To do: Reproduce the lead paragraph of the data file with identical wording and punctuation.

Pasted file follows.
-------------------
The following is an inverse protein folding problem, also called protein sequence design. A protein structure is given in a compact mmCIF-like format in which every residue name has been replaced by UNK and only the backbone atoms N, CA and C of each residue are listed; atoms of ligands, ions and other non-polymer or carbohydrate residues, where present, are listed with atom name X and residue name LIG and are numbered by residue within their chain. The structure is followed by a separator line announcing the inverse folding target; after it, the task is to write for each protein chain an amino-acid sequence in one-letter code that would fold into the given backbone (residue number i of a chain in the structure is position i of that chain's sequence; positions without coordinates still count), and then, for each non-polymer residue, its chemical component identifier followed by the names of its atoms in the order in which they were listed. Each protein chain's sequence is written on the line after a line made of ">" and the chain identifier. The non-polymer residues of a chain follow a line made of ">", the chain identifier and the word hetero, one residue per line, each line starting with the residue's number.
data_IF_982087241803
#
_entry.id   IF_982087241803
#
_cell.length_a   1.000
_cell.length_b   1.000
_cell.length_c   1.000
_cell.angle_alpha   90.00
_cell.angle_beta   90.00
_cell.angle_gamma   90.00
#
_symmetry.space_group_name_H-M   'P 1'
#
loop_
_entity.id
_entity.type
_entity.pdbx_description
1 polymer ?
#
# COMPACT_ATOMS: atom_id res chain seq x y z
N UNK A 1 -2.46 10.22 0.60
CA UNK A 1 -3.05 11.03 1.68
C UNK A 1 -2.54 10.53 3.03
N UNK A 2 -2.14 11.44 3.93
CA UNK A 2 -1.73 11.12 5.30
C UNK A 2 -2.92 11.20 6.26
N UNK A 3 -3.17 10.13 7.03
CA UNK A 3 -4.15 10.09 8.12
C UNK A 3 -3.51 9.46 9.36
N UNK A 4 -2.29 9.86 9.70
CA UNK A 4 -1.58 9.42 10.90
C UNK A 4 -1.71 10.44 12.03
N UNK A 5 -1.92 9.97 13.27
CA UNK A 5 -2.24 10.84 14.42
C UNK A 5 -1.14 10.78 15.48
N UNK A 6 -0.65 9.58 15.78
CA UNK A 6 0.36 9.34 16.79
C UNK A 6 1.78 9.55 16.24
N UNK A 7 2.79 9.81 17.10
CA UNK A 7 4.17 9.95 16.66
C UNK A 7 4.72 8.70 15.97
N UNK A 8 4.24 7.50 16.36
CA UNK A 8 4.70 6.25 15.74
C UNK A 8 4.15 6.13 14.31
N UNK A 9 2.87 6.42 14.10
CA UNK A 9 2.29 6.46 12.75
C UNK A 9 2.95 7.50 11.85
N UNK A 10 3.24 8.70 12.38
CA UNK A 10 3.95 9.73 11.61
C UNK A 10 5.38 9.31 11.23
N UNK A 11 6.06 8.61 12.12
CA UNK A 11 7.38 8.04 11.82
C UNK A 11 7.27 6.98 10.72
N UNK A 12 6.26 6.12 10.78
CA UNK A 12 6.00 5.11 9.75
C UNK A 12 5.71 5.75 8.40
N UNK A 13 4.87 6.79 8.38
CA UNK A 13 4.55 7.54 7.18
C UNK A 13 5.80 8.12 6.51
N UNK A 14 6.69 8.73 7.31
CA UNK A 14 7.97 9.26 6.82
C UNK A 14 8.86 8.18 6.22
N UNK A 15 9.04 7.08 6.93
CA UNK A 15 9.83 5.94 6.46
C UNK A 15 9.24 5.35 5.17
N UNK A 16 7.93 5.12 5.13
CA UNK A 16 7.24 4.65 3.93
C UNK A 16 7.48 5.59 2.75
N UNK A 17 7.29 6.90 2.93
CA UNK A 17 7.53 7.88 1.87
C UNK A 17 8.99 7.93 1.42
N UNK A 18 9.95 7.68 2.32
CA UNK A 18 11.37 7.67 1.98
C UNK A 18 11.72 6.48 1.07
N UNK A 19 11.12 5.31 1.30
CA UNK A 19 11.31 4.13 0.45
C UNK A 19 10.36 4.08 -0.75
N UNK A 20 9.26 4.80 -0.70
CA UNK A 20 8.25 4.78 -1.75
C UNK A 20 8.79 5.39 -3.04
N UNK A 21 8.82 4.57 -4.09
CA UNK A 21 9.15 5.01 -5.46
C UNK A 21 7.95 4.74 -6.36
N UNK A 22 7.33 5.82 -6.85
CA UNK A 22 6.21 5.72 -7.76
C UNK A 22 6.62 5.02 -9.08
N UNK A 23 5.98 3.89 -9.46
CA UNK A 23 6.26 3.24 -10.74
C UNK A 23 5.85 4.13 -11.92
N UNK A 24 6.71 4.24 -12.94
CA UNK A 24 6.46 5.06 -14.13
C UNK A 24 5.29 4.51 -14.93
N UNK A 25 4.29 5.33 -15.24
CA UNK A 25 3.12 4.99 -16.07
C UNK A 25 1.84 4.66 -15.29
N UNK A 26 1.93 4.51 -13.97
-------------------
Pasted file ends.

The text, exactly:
The following is an inverse protein folding problem, also called protein sequence design. A protein structure is given in a compact mmCIF-like format in which every residue name has been replaced by UNK and only the backbone atoms N, CA and C of each residue are listed; atoms of ligands, ions and other non-polymer or carbohydrate residues, where present, are listed with atom name X and residue name LIG and are numbered by residue within their chain. The structure is followed by a separator line announcing the inverse folding target; after it, the task is to write for each protein chain an amino-acid sequence in one-letter code that would fold into the given backbone (residue number i of a chain in the structure is position i of that chain's sequence; positions without coordinates still count), and then, for each non-polymer residue, its chemical component identifier followed by the names of its atoms in the order in which they were listed. Each protein chain's sequence is written on the line after a line made of ">" and the chain identifier. The non-polymer residues of a chain follow a line made of ">", the chain identifier and the word hetero, one residue per line, each line starting with the residue's number.